It is the policy of DOE that classified information and classified ADP [automatic data processing] systems shall be protected from unauthorized access (including the enforcement of need-to-know protections), alteration, disclosure, destruction, penetration, denial of service, subversion of security measures, or improper use as a result of espionage, criminal, fraudulent, negligent, abusive, or other improper actions. The DOE shall use all reasonable measures to protect ADP systems that process, store, transfer, or provide access to classified information, to include but not limited to the following: physical security, personnel security, telecommunications security, administrative security, and hardware and software security measures. This order establishes this policy and defines responsibilities for the development, implementation, and periodic evaluation of the DOE program.

The policy then continues for several more pages to list specific responsibilities for specific people.


The cited paragraph is comprehensive, covering practically every possible source (espionage, crime, fraud, etc.) of practically every possible harm (unauthorized access, alteration, destruction, etc.), and practically every possible kind of control (physical, personnel, etc.). The generality of the header paragraph is complemented by subsequent paragraphs giving specific responsibilities:


"Each data owner shall determine and declare the required protection level of information . . ."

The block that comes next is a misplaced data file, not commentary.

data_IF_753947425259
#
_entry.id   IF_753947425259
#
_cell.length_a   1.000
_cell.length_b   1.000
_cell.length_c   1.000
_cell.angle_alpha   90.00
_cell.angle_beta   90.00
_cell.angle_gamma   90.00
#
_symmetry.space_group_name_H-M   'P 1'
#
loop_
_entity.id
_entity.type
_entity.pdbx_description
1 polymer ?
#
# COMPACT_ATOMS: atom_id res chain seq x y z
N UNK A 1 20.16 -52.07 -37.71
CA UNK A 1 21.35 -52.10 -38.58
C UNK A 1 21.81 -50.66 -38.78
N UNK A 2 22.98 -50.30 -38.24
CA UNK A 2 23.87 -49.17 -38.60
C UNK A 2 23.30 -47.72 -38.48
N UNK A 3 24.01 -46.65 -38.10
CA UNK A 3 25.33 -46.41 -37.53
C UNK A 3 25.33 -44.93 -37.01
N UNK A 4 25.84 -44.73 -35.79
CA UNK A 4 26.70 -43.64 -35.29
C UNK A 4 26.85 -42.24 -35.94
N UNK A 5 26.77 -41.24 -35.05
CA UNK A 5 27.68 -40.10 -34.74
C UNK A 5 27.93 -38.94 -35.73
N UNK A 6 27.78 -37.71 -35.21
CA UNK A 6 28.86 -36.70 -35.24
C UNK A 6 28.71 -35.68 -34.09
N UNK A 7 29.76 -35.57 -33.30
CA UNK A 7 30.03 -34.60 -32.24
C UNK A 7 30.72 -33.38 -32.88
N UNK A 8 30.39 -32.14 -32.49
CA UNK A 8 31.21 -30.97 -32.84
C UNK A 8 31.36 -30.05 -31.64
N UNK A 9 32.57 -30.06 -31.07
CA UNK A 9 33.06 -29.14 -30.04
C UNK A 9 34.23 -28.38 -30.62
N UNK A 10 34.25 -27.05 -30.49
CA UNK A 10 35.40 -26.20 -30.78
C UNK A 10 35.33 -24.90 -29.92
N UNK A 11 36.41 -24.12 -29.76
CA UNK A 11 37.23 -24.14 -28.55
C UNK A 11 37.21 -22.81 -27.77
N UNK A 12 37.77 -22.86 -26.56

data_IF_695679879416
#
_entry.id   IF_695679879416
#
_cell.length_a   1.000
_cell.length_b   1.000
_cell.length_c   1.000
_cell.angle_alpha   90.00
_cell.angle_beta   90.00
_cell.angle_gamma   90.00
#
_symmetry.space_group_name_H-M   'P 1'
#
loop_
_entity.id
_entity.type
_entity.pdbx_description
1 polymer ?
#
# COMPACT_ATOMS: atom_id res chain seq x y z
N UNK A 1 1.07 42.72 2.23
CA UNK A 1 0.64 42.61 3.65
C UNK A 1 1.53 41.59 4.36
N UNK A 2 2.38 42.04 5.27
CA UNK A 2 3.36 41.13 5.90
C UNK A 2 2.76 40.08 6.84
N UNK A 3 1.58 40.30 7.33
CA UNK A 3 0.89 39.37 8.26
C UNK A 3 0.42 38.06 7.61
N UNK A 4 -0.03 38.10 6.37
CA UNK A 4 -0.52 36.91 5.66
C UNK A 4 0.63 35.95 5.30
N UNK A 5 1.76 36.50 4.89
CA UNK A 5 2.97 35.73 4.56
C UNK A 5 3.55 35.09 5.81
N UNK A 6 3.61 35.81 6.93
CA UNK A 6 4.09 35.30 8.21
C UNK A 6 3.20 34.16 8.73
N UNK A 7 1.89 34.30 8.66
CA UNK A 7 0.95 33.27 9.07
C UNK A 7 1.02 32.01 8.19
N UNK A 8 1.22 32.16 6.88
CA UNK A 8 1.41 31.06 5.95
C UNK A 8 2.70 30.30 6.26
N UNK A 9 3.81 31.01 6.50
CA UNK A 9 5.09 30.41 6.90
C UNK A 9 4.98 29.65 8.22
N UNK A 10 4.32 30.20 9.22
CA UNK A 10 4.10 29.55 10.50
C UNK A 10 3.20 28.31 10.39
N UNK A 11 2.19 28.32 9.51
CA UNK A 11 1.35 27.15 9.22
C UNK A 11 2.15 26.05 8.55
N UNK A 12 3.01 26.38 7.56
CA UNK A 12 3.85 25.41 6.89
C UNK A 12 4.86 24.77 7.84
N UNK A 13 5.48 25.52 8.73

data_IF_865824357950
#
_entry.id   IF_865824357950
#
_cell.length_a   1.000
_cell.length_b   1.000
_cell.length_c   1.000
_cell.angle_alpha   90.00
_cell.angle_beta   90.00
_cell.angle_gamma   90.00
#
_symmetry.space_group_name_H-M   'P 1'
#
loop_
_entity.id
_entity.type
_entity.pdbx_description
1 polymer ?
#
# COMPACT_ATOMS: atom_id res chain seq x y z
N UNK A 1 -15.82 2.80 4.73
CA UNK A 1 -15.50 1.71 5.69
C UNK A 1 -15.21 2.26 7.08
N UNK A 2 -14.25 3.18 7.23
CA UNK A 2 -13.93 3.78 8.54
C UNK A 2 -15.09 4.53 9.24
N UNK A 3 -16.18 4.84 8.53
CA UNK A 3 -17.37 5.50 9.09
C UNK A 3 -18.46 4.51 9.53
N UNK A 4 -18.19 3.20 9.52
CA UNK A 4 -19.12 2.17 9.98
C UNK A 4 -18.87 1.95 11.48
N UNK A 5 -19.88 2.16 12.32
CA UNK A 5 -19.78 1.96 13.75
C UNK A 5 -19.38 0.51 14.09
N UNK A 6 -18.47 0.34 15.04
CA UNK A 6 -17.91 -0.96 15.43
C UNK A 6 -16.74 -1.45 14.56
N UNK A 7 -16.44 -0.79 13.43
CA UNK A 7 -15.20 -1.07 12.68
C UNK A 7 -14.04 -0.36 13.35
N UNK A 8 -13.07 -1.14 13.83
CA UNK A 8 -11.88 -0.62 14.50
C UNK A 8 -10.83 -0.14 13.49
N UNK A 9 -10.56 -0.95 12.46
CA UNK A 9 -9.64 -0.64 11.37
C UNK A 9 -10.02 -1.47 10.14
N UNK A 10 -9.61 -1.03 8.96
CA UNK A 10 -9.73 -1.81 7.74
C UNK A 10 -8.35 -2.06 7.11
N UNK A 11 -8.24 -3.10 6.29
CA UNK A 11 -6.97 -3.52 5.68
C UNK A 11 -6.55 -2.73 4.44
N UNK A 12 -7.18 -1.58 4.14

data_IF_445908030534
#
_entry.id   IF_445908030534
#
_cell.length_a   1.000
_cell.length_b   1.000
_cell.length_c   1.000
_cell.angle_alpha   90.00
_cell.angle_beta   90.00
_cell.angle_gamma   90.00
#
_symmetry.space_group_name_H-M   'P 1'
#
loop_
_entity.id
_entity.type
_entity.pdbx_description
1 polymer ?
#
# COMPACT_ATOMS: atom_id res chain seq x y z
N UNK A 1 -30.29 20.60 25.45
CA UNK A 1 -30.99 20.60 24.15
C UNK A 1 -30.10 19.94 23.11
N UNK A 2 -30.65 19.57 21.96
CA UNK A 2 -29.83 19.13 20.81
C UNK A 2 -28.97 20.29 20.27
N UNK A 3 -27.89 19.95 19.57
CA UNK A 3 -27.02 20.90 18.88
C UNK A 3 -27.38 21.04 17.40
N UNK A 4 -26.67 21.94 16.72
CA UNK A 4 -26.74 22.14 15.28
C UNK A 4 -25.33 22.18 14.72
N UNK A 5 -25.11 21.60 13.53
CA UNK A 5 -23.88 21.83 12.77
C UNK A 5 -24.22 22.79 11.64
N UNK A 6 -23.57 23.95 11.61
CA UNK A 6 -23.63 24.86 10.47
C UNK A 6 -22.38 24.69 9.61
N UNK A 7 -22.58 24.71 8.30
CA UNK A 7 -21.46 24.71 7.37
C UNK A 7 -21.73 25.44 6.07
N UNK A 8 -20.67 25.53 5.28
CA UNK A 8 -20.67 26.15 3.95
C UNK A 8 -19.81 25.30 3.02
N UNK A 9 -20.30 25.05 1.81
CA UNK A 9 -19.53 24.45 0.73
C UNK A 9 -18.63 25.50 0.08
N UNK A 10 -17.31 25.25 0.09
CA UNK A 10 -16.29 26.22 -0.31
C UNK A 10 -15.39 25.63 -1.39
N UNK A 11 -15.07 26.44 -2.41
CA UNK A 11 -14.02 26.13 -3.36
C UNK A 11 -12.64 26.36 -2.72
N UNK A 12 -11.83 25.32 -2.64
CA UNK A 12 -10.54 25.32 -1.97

"Each security officer shall . . . perform a risk assessment to identify and document specific . . . assets, . . . threats, . . . and vulnerability . . ."


"Each manager shall...establish procedures to ensure that systems are continuously monitored...to detect security infractions . . ." and so on.


Internet Security Policy


The Internet does not have a governing security policy per se, because it is a federation of users. Nevertheless, the Internet Society drafted a security policy for its members [PET91]. The policy contains the following interesting portions.


Users are individually responsible for understanding and respecting the security policies of the systems (computers and networks) they are using. Users are individually accountable for their own behavior.


Users have a responsibility to employ available security mechanisms and procedures for protecting their own data. They also have a responsibility for assisting in the protection of the systems they use.


Computer and network service providers are responsible for maintaining the security of the systems they operate. They are further responsible for notifying users of their security policies and any changes to these policies.


Vendors and system developers are responsible for providing systems which are sound and which embody adequate security controls.


Users, service providers, and hardware and software vendors are responsible for cooperating to provide security.


Technical improvements in Internet security protocols should be sought on a continuing basis. At the same time, personnel developing new protocols, hardware or software for the Internet are expected to include security considerations as part of the design and development process.


These statements clearly state to whom they apply and for what each party is responsible.